In 1930, only daughter Ruth, who is now 21, remains at home. Edward’s more complete job description is now painter and house paperer.

The Coshocton newspaper reports Ruth’s name many times. She appears to be a bright and talented girl, who is a public speaker and a musician like her father.

The question arises–what has become of the sons, Carl and Glen between 1920 and 1930? Sadly, tragedy struck this family in two forms. On September 11, 1924, the Holmes County Farmer Hub contained an obituary.

Carl D. Kaser was born December 2, 1906.  He an obedient son and a believer in the  Lord Jesus Christ and the teachings of the Holy Scripture.

His health was broken in the last year of his life, and on September 3, 1924, he fell asleep in death, being 17 years, 9 months and one day old.

He leaves to mourn his departure,  father, mother, one brother and one sister and other relatives and friends.

The younger brother Glen was just thirteen when his brother died, but in the 1930 census, at the age of 19, we learn that Glen has been incarcerated in the Ohio State Reformatory in Mansfield, Ohio.

Ironically, before I knew about any of this, I visited the once notorious Ohio State Reformatory. The imposing gray limestone Gothic architecture of buildings built in 1886 still glowers over the landscape, while inside the bars of its six stories of cells and bed frames and sinks inside rust away. It was such a cruel place that it was eventually closed, and evil still seems to hang in the corridors. In fact one of its principle attractions now is as a Haunted House. You can take a video tour here.

You may have seen the prison, as it was the site used in the film The Shawshank Redemption. Sentimental movies notwithstanding, I would not wish this prison on anyone. Even if Glen’s original misdeeds were minor, he would have come out at least a hardened criminal. But in his case, he apparently broke–or was incorrigible. I do not know how long he was at Mansfield, and if he might have been at home for a time, but he led a very troubled life.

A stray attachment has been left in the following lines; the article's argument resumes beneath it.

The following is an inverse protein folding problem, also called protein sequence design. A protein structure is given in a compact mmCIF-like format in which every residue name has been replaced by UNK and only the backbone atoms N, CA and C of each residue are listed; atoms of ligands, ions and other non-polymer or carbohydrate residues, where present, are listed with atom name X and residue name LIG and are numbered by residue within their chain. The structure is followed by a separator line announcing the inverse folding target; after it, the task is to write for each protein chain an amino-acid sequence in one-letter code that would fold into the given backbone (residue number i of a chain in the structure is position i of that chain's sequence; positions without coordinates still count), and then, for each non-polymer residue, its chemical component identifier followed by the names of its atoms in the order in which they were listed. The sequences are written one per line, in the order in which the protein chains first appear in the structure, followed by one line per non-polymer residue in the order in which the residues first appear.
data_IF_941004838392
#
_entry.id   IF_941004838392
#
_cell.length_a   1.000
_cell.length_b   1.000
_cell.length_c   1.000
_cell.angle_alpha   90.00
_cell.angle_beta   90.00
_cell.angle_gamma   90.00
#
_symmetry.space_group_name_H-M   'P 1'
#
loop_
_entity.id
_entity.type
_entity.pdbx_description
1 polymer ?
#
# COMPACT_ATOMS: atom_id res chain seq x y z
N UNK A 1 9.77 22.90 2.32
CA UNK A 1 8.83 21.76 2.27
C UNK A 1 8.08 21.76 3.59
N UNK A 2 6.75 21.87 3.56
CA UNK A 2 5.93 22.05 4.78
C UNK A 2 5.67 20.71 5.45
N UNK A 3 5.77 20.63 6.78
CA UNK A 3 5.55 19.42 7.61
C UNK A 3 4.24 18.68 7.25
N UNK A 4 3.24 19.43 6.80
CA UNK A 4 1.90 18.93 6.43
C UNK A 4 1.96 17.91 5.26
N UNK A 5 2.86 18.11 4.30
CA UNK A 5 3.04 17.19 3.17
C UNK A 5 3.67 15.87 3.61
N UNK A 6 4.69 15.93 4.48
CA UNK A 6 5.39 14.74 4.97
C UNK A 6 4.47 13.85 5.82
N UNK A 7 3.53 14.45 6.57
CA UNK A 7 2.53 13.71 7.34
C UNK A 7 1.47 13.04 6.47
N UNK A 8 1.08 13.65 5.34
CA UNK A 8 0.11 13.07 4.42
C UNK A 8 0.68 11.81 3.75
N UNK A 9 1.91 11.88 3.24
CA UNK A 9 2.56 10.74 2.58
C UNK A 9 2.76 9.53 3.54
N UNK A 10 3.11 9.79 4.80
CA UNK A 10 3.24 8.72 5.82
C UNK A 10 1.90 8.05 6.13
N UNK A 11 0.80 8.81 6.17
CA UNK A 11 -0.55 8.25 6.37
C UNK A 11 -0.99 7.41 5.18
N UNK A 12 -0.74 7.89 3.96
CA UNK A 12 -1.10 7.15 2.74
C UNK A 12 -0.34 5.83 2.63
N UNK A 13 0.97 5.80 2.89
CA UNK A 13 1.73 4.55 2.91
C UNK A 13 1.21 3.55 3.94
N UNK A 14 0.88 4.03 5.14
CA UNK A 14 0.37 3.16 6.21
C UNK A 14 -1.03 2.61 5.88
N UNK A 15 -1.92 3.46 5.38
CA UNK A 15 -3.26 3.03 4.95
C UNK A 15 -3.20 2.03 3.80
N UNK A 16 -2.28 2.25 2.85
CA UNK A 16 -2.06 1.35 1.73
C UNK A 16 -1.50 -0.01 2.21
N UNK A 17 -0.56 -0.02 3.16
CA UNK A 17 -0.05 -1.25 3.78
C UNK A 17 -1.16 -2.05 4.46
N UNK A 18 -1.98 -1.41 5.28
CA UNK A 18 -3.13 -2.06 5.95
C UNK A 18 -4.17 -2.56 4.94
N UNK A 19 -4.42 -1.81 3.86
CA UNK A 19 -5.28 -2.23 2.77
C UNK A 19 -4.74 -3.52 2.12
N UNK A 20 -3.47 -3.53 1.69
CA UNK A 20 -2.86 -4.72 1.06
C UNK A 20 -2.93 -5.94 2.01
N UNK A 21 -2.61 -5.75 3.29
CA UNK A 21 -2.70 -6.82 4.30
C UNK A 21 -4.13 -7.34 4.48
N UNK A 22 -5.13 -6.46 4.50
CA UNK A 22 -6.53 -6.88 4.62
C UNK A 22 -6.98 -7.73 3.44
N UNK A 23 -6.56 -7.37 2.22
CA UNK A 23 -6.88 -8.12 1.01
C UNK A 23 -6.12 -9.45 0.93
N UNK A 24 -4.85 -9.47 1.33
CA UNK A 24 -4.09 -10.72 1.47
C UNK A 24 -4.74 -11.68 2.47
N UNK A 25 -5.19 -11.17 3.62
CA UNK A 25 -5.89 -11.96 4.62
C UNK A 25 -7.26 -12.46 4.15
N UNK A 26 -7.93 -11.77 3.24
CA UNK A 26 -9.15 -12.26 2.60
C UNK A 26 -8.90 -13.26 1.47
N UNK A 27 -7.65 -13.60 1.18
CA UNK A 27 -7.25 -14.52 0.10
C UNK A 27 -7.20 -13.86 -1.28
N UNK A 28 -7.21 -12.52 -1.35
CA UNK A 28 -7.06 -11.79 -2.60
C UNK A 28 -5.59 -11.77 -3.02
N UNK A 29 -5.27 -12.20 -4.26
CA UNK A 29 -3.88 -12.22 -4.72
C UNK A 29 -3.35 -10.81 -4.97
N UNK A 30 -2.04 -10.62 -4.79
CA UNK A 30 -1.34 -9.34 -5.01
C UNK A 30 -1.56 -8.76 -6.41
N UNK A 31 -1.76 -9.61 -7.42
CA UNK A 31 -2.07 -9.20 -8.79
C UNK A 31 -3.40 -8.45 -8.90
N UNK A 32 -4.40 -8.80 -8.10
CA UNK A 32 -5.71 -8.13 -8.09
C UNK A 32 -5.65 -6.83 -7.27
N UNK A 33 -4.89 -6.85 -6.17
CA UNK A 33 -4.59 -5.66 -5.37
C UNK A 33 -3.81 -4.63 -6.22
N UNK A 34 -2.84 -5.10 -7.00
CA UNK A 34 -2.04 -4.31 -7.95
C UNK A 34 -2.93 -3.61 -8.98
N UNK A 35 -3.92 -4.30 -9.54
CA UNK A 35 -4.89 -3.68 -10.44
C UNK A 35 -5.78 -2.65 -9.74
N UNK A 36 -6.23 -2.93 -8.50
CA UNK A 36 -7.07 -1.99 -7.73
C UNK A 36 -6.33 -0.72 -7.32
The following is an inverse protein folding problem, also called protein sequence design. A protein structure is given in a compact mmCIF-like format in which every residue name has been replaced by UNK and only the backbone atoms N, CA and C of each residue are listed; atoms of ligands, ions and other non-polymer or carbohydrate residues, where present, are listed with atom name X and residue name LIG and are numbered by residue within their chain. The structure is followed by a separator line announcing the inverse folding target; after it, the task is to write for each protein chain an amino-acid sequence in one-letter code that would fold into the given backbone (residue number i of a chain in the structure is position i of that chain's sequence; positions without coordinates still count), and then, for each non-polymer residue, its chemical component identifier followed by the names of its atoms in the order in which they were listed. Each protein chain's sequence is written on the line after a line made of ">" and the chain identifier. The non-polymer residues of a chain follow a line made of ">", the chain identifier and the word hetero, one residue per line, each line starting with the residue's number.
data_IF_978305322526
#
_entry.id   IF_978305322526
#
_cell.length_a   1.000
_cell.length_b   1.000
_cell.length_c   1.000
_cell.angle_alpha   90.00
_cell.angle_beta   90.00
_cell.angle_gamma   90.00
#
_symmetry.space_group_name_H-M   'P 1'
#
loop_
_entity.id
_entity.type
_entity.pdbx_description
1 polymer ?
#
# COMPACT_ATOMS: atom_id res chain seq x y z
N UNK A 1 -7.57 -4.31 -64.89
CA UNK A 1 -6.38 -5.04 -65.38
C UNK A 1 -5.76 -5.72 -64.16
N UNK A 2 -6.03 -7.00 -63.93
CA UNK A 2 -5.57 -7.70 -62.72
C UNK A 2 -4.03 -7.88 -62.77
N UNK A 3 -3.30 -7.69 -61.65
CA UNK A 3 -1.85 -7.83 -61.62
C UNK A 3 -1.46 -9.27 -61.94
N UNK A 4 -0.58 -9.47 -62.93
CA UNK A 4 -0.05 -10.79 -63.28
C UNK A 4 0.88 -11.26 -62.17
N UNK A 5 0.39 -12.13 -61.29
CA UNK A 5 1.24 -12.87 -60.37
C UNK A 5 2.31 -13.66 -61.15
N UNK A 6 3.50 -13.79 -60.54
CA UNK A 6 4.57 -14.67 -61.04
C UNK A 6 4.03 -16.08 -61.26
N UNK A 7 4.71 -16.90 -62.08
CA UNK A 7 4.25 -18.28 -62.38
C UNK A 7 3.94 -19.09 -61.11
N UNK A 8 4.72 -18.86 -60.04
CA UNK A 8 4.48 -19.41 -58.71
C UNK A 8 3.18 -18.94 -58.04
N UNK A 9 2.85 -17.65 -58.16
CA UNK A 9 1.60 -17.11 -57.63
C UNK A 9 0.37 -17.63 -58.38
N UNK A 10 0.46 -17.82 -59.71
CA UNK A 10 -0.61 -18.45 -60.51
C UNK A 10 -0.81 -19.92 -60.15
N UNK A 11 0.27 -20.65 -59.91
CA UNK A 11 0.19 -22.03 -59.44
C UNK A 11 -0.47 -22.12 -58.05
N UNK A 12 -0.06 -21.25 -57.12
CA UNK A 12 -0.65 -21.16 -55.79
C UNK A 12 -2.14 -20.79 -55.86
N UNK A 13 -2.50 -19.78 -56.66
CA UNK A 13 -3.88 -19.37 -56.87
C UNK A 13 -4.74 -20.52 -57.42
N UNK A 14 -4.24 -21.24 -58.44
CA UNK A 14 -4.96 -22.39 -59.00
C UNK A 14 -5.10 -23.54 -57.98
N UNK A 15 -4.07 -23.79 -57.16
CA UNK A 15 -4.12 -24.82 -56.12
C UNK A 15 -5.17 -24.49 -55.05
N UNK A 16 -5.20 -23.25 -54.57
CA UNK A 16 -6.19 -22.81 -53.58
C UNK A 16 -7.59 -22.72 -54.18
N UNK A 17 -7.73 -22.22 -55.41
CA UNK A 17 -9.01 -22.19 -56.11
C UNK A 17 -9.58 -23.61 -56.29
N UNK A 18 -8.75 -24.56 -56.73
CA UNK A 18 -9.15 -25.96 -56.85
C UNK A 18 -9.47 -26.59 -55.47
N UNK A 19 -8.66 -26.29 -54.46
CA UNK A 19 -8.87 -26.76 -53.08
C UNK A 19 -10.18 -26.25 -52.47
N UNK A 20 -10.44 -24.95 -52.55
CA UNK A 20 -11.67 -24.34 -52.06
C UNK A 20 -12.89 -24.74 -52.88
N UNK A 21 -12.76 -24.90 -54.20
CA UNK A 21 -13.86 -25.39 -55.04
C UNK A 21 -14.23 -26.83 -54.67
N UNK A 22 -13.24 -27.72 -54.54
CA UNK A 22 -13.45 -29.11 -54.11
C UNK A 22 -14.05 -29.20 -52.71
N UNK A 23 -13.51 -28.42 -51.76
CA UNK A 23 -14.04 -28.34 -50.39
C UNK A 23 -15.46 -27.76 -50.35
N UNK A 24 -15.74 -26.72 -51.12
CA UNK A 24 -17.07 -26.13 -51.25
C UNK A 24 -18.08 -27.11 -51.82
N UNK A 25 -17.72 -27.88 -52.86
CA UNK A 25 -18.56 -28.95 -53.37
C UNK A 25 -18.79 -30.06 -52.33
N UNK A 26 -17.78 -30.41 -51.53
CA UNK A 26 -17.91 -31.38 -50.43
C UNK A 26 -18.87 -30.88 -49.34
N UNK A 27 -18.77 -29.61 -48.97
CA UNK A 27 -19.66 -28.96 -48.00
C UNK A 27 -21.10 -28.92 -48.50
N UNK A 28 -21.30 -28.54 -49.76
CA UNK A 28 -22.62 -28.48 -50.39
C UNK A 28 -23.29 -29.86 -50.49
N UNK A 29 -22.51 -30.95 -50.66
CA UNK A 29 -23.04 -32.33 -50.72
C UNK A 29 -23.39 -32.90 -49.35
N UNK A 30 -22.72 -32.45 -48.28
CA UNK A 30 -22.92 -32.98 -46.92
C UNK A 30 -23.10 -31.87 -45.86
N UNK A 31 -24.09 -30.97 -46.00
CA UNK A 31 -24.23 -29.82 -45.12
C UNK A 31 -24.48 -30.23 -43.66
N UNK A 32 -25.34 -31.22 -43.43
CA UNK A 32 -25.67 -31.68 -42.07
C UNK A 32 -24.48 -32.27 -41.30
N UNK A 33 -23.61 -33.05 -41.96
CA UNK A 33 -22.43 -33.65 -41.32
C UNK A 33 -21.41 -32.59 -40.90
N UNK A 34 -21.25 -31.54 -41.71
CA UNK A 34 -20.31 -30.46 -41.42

By the time he was 28, Glen was  an “inmate” at the Massillon State Hospital--for the mentally ill.  I can’t help wonder if Glen fell into the category of “criminally insane.” Whatever happened to him, the State Hospital would have been a much more pleasant place than the Reformatory. Massillon was considered one of the most desirable and well designed of such institutions, using separate “cottages”–actually fairly good sized houses–instead of one massive building.  It certainly would have been an improvement over the cruel and harsh treatment given internees at the Ohio Reformatory in Mansfield.  In fact, the Massillon Museum’s website says,

The McKinley Hall hospital was one of the most popular and “the most beautiful institution in the world”. By 1950, the hospital housed 3,100 patients with approximately 365 full and part time workers and nurses. The expanse of the land was so beautiful that many family picnics took place on the lawn, as well as the Massillon football and baseball games.

Glen died in 1977, and according to the Social Security Records had only received his Social Security card two years before that.  He would have been 64 when he got the S.S. number. Does that mean he was not released from state custody until then?  It will take some time to ferret out all the details of why Glen was incarcerated and why he was in the hospital.  All of the records of the Massillon Hospital have been lost, and I’m not sure how much I can learn form the reformatory.[Note: See comments. Amy Johnson Crow has given me a route to getting complete information on Glen’s incarceration, which I’ll be pursuing.]  Black sheep, or unfortunate victim of mental illness?

Whichever it is, his father Edward and mother Anna must have grieved at losing two sons–one to an early death and one to a life under lock and key. Did that influence their daughter Ruth to remain unmarried?  She was still living at home [see note below] in 1957 when her mother died. Until that time, the Coshocton newspaper is full of notes about Ruth attending Methodist church functions with her mother.

Since Ruth was the same age as my father,and Ed and Clifford were close in age, and played in the Clark band together as young men, it puzzles me why my Dad apparently was totally out of touch with Ruth. I wonder if Glen’s troubles created a stigma that separated parts of the family.

Ed died in January 1958 at the age of 87.